BOZICH | Syracuse, gurus whiffed on Louisville's Chinanu Onuaku
Chinanu Onuaku's older brother, Arinze, scored more than 1,200 points for Syracuse but the Orange had no interest in Chinanu, a whiff that has benefited the University of Louisville.
LOUISVILLE, Ky. (WDRB) – Here are the names of three 2014 center/power forward prospects that were ranked ahead of Chinanu Onuaku by Rivals and Scout, the two primary recruiting rankings in college basketball:
Cliff Alexander. Thomas Welsh. Goodluck Okonoboh.
Good luck making that argument today, fellas.
This is the number of recruiting letters that Onuaku received from Syracuse, the same program where his older brother, Arinze, played from 2006-to-2010 while scoring more than 1,200 points:
One more item. According to the University of Louisville basketball media guide, this is the name of the one basketball player that Chinanu Onuaku said that he would most like to meet:
Carmelo Anthony, the guy who carried Syracuse to its only NCAA basketball championship in 2003.
File all that information as a fascinating backdrop to the remarkable performance that Onuaku delivered Wednesday night at the KFC Yum! Center as Louisville defeated Syracuse, 72-58.
Points? Credit Onuaku with 13, the 15th time this season he scored 10 or more.
Rebounds? Give him 15, a total that tied his career high.
Assists? That would be four, a dazzling total for any center. Two to Jaylen Johnson. One to Donovan Mitchell.
Another, behind the back in traffic, to Trey Lewis. I took a second look at that play. Even a third look. Onuaku outfought Tyler Lydon of Syracuse for the rebound, an exchange that left Lydon on the ground. Onuaku held his position on the block. With his back to the basket, he noticed Lewis flashing along the baseline and led him perfectly with a right-handed, behind-the-back bounce pass.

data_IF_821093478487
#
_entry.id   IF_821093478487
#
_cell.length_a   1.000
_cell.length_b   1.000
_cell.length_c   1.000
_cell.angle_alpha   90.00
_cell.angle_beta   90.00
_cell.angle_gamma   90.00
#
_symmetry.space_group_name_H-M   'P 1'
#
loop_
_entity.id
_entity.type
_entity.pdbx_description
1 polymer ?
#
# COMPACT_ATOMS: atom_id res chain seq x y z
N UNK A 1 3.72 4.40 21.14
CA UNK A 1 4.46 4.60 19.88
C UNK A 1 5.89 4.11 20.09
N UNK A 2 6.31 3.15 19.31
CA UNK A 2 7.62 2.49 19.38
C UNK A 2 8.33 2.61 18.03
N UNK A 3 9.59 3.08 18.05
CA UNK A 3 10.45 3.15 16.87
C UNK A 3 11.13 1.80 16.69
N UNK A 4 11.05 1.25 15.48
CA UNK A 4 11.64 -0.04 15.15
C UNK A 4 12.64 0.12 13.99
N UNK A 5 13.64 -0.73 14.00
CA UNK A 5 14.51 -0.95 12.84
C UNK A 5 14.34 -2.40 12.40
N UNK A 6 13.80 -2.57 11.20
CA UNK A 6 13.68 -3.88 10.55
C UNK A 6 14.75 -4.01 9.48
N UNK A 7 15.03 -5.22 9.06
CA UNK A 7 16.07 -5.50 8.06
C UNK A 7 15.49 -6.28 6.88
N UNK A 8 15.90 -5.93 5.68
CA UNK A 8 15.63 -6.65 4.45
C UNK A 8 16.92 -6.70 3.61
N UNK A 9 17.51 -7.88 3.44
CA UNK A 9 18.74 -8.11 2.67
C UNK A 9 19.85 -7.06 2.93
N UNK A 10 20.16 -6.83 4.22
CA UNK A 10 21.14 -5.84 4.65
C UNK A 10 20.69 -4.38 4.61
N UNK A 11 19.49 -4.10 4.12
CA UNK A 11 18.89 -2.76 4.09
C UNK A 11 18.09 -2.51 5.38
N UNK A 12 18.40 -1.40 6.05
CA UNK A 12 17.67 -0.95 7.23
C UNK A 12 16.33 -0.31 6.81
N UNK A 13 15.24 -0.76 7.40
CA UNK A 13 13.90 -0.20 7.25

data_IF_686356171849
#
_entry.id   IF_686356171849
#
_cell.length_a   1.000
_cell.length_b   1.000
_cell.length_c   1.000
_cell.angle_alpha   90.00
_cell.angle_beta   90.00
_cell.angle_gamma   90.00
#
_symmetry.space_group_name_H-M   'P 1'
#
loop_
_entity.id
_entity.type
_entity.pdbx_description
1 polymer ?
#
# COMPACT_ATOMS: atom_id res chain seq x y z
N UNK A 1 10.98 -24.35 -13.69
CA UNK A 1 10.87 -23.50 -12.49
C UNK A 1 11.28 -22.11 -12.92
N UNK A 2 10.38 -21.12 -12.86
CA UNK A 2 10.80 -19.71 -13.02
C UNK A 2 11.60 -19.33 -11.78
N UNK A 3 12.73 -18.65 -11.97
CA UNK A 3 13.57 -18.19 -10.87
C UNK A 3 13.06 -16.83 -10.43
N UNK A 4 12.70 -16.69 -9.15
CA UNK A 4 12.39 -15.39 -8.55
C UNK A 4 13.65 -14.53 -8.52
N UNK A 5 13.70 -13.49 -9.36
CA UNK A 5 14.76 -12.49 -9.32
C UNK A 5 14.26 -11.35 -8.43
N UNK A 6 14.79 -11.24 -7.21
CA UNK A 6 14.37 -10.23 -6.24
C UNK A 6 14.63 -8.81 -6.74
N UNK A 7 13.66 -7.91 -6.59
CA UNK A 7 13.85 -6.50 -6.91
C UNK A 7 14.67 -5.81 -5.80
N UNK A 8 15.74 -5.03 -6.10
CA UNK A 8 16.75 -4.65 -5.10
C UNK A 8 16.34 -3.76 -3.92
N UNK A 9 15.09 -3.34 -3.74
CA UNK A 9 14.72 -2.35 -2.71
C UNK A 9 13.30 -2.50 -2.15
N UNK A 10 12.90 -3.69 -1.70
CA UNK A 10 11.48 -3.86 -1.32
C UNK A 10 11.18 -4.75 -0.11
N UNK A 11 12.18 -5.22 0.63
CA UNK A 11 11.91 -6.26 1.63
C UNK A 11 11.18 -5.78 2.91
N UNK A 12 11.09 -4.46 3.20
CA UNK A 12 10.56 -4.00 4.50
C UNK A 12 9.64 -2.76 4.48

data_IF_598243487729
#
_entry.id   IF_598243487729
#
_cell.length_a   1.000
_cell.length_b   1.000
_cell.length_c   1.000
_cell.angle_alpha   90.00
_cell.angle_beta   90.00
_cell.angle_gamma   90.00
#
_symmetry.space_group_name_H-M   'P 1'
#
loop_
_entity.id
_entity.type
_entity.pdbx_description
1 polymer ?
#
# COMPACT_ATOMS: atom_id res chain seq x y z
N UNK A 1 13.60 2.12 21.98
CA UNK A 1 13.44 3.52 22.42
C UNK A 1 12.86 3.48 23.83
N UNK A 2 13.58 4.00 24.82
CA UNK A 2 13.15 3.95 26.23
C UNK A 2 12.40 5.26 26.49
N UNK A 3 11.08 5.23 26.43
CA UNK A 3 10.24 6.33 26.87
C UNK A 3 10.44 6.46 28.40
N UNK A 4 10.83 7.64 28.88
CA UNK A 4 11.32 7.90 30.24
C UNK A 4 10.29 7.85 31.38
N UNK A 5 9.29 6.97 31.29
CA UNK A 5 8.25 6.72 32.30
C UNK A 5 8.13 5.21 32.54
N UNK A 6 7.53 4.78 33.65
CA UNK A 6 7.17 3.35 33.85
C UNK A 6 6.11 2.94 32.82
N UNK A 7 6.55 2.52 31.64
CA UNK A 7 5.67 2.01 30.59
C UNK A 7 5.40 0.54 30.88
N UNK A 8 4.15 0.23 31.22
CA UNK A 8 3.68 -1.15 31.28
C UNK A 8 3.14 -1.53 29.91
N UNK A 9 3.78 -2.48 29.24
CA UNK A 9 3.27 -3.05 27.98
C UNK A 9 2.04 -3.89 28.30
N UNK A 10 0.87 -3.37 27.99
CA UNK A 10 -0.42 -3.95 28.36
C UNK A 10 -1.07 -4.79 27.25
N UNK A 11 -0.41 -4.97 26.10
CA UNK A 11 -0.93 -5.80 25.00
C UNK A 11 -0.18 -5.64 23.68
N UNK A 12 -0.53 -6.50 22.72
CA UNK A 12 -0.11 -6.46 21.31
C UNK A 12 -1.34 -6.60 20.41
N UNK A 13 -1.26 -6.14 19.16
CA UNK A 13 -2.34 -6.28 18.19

“That was kind of instinct,” Onuaku said. “I saw Trey and my man was in front of me. He was right on the baseline. I just threw it behind my back.”
Syracuse coach Jim Boeheim did not lose that game to Louisville Wednesday night. He lost that game to Louisville during the 2013-14 season when he failed to offer a scholarship to a jumbo-sized Syracuse fan.
“I didn’t get (any) calls from them at all,” Onuaku said.
“A little bit, because my brother went there,” Onuaku said. “Ultimately I probably would have went there if they would have recruited me. Of course, I would take a visit there and see.”
“I was surprised a little bit because my brother went there,” he said. “Just out of respect I thought they would at least call me.”
One more surprising fact: Onuaku never watched his older brother play in the Carrier Dome.
“My people didn’t have enough money for me to go,” he said. “I saw them when they came to play (at Georgetown).”
Boeheim and Syracuse know who Onuaku is today. He ranks seventh in the Atlantic Coast Conference in rebounding and third in blocked shots. He has given Rick Pitino nine double-doubles.
Onuaku said his older brother is playing professionally in the Philippines and likely was not aware that Louisville and Syracuse played Wednesday night. There was no pre-game brotherly trash talk.
If Onuaku says he would like to meet Carmelo Anthony, there is another player whose style he has tried to follow – Dwight Howard of the Houston Rockets. Both players have large, powerful frames. At 6 feet 11 and 265 pounds, Howard is one inch taller but 20 pounds heavier than Onuaku.
Onuaku said he is impressed by Howard’s ability to play with his back to the basket on the low block.
Pitino did not compare Onuaku to any other players. He only compared Onuaku to the player that he can become.
“He's still only scratching his potential,” Pitino said. “He's going to get so much better.
“Stamina is the key to this game, and he kept getting tired (against Syracuse) because he's working real hard. But once he gets to the point where he doesn't get physically tired -- look out -- because he can influence every play with his passing, his defensive shot blocking, and, of course, his rebounding.”
DraftExpress.com ranks him the 40th best prospect in the 2016 NBA Draft. Onuaku said that he will not make a decision on next season until he competes at the NBA Draft Combine in Chicago from May 11-16.
“I see (the projections) sometimes,” he said. “People tell me, too.
“I’m thinking about it. I don’t know what I’m going to do yet. I’m going to go to the combine and see what they’re talking about there and make my decision.”
I expect Onuaku to make a better decision than Syracuse made by not recruiting him.
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